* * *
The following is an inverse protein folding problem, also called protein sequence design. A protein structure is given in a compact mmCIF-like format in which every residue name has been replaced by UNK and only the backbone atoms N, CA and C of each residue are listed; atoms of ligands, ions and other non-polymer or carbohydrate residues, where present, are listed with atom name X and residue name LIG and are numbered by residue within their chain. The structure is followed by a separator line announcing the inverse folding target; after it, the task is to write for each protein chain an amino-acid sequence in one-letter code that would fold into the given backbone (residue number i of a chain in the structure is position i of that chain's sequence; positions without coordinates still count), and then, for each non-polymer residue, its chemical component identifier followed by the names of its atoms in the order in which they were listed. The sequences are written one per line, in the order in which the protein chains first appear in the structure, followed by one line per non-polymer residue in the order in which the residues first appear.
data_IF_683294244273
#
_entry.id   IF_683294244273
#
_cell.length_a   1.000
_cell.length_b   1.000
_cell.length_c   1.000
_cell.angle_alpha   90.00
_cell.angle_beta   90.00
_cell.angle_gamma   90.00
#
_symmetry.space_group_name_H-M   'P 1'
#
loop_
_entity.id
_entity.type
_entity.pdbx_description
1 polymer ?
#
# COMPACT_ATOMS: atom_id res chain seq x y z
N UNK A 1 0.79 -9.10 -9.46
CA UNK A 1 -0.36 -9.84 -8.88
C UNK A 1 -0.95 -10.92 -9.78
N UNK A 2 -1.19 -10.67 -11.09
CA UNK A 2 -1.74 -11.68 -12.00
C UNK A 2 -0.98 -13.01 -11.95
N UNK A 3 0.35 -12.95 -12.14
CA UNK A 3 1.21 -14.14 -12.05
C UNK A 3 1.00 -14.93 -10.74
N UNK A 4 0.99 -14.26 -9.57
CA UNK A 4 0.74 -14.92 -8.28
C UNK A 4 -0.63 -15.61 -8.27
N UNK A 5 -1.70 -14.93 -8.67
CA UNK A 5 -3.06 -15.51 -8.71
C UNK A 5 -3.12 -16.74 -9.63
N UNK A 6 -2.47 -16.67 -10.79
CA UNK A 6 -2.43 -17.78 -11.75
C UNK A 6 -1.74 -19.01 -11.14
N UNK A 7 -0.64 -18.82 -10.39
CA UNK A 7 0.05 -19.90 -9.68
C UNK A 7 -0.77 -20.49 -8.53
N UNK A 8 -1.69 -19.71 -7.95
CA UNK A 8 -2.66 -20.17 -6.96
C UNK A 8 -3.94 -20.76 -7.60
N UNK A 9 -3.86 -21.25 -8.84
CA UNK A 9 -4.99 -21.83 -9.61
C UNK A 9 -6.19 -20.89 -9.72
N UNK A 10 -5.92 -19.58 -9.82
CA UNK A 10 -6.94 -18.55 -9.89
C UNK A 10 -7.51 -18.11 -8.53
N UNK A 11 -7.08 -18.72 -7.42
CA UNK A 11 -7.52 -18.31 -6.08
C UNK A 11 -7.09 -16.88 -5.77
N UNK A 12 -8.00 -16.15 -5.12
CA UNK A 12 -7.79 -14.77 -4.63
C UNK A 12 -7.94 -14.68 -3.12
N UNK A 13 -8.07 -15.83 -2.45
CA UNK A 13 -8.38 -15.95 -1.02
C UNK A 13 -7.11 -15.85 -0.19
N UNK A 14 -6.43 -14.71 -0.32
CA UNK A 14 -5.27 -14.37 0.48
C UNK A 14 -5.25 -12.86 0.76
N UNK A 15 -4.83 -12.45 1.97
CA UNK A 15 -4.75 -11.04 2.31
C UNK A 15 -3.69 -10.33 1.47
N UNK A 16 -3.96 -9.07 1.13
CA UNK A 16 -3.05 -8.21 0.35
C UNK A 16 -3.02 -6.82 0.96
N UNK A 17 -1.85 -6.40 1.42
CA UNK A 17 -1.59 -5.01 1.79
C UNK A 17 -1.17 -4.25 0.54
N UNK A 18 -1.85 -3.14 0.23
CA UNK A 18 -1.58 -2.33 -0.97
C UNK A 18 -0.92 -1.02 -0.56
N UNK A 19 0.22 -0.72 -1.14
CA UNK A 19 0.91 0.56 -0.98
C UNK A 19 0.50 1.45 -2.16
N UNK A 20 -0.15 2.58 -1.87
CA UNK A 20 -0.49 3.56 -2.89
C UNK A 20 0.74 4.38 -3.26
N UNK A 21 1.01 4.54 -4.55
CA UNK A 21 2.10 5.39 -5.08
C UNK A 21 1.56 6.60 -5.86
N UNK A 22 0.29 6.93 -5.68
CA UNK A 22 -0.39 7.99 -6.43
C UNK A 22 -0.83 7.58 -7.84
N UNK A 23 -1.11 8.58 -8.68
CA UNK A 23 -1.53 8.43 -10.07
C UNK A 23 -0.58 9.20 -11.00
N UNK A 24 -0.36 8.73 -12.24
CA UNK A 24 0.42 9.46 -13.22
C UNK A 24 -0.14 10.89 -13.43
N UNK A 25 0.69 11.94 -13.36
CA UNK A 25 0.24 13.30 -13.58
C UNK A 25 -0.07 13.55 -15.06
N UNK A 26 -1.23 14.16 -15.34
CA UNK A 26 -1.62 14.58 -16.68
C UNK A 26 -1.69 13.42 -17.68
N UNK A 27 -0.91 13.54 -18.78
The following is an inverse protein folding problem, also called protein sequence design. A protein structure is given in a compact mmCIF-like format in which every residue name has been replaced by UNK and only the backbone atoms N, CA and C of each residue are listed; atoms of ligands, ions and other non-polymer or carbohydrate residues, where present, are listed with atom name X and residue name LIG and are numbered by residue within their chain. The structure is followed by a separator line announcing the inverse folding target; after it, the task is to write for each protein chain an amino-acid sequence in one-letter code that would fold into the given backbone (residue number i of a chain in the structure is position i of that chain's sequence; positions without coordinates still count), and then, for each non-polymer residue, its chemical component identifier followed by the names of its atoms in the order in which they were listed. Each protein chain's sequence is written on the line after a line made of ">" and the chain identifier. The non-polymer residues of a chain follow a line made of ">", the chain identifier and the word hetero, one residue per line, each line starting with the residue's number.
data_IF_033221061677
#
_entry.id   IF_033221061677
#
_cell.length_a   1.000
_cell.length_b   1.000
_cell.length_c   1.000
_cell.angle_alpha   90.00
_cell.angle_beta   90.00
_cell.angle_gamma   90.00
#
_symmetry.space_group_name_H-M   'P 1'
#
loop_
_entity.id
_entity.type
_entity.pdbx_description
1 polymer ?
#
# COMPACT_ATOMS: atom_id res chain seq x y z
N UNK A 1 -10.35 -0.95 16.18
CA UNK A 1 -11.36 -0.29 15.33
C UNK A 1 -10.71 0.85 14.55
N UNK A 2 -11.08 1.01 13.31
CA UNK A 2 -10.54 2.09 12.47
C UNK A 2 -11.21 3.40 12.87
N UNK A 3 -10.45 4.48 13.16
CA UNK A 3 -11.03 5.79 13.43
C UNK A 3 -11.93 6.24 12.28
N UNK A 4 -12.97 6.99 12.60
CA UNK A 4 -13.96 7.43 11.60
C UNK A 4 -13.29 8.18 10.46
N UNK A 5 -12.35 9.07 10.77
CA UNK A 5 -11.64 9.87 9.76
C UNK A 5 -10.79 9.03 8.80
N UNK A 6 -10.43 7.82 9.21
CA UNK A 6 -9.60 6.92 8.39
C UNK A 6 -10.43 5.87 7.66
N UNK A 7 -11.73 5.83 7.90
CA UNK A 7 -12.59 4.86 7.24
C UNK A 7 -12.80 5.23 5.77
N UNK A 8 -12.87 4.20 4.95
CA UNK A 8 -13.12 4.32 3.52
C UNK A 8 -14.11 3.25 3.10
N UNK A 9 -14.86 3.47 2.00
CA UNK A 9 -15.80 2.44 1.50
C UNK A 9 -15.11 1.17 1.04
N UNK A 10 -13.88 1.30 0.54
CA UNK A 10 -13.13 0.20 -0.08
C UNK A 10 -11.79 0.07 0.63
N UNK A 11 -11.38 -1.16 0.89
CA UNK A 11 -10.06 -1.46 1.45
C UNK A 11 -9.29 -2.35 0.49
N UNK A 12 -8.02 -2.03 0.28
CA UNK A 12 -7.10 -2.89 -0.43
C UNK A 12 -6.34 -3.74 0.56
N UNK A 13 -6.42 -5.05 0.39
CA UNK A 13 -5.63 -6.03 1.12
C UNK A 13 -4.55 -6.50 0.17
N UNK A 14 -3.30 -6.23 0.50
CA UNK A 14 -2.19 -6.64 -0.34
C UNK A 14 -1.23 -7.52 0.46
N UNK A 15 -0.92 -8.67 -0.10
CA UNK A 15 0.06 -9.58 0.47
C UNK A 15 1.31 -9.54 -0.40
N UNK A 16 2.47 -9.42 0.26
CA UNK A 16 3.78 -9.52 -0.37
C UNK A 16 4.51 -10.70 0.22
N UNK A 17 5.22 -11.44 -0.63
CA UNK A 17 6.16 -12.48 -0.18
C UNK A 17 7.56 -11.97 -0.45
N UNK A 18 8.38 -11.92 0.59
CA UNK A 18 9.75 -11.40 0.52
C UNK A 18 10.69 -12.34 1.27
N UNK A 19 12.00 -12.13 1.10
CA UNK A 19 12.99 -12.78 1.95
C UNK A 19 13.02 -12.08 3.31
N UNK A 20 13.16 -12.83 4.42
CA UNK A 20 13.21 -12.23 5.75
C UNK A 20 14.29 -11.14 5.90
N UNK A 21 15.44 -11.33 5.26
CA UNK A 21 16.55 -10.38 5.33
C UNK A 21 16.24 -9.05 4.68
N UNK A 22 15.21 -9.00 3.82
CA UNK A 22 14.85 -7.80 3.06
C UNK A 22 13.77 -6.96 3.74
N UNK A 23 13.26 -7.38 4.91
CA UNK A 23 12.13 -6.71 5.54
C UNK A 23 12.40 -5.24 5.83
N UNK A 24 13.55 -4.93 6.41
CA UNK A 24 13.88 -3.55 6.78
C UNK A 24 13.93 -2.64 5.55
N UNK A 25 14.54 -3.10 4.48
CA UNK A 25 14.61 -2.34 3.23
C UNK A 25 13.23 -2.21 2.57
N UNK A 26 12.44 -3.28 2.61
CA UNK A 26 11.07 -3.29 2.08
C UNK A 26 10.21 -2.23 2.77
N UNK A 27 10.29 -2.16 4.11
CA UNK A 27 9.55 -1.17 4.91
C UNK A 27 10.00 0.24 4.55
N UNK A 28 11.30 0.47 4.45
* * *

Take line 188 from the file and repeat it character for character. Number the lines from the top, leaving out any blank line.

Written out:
N UNK A 23 13.26 -7.38 4.91